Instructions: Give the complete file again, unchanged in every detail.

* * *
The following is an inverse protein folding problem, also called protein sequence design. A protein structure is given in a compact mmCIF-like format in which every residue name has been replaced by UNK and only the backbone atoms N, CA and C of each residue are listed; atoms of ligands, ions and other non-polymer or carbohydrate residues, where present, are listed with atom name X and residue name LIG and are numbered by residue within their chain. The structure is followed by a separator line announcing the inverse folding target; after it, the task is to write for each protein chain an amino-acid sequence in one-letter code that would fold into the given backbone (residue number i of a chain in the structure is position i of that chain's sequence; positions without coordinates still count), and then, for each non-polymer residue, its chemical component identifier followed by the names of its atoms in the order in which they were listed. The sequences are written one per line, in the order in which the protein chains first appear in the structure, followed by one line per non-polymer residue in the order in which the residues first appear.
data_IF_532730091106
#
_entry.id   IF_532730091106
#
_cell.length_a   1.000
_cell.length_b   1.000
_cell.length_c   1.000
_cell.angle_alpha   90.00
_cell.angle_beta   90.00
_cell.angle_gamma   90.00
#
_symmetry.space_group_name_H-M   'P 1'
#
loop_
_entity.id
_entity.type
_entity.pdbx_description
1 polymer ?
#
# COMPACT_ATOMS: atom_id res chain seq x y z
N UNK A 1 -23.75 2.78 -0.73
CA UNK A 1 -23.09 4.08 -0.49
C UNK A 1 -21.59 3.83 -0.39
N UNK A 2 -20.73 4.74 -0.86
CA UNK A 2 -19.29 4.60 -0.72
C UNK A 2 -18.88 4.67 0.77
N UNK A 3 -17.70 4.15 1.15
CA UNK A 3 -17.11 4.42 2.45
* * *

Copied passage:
The following is an inverse protein folding problem, also called protein sequence design. A protein structure is given in a compact mmCIF-like format in which every residue name has been replaced by UNK and only the backbone atoms N, CA and C of each residue are listed; atoms of ligands, ions and other non-polymer or carbohydrate residues, where present, are listed with atom name X and residue name LIG and are numbered by residue within their chain. The structure is followed by a separator line announcing the inverse folding target; after it, the task is to write for each protein chain an amino-acid sequence in one-letter code that would fold into the given backbone (residue number i of a chain in the structure is position i of that chain's sequence; positions without coordinates still count), and then, for each non-polymer residue, its chemical component identifier followed by the names of its atoms in the order in which they were listed. The sequences are written one per line, in the order in which the protein chains first appear in the structure, followed by one line per non-polymer residue in the order in which the residues first appear.
data_IF_532730091106
#
_entry.id   IF_532730091106
#
_cell.length_a   1.000
_cell.length_b   1.000
_cell.length_c   1.000
_cell.angle_alpha   90.00
_cell.angle_beta   90.00
_cell.angle_gamma   90.00
#
_symmetry.space_group_name_H-M   'P 1'
#
loop_
_entity.id
_entity.type
_entity.pdbx_description
1 polymer ?
#
# COMPACT_ATOMS: atom_id res chain seq x y z
N UNK A 1 -23.75 2.78 -0.73
CA UNK A 1 -23.09 4.08 -0.49
C UNK A 1 -21.59 3.83 -0.39
N UNK A 2 -20.73 4.74 -0.86
CA UNK A 2 -19.29 4.60 -0.72
C UNK A 2 -18.88 4.67 0.77
N UNK A 3 -17.70 4.15 1.15
CA UNK A 3 -17.11 4.42 2.45